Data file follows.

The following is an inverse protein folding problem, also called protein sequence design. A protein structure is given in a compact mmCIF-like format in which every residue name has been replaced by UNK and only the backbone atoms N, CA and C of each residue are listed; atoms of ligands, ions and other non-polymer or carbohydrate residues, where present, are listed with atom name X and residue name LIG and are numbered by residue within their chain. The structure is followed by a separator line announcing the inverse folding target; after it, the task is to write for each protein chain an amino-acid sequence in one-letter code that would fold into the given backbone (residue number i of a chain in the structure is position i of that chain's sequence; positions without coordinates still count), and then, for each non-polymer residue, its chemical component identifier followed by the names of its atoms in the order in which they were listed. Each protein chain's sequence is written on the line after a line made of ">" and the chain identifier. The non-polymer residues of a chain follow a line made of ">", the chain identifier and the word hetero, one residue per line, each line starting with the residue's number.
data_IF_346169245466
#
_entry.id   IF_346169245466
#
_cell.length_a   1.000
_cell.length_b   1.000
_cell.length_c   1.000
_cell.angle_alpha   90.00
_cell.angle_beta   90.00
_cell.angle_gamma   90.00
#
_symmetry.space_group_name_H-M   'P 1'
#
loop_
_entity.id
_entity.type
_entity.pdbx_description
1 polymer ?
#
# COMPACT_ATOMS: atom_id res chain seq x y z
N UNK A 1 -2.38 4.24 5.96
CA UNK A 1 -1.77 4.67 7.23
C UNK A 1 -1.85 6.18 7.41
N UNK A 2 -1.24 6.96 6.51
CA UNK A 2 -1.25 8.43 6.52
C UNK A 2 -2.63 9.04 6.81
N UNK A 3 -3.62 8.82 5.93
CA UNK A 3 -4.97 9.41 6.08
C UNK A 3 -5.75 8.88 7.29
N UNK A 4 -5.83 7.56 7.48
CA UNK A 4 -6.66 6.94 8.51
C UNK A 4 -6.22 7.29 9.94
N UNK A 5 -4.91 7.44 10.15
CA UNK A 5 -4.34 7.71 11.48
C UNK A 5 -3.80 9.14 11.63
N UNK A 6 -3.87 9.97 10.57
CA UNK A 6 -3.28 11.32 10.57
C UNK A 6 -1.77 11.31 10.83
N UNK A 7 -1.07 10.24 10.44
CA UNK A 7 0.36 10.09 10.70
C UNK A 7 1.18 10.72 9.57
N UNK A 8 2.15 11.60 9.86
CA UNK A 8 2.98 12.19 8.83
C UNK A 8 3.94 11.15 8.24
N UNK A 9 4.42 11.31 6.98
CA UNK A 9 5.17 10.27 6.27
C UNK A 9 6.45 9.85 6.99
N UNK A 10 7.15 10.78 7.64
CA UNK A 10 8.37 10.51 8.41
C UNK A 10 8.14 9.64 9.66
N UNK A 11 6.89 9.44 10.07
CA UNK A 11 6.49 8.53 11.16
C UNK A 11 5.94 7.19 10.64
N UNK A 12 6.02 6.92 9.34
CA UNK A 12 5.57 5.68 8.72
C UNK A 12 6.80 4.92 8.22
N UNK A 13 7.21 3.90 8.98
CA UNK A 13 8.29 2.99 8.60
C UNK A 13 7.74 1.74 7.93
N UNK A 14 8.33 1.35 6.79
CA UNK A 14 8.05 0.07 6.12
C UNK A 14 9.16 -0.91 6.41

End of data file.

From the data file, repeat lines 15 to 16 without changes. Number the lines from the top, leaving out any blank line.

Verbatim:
loop_
_entity.id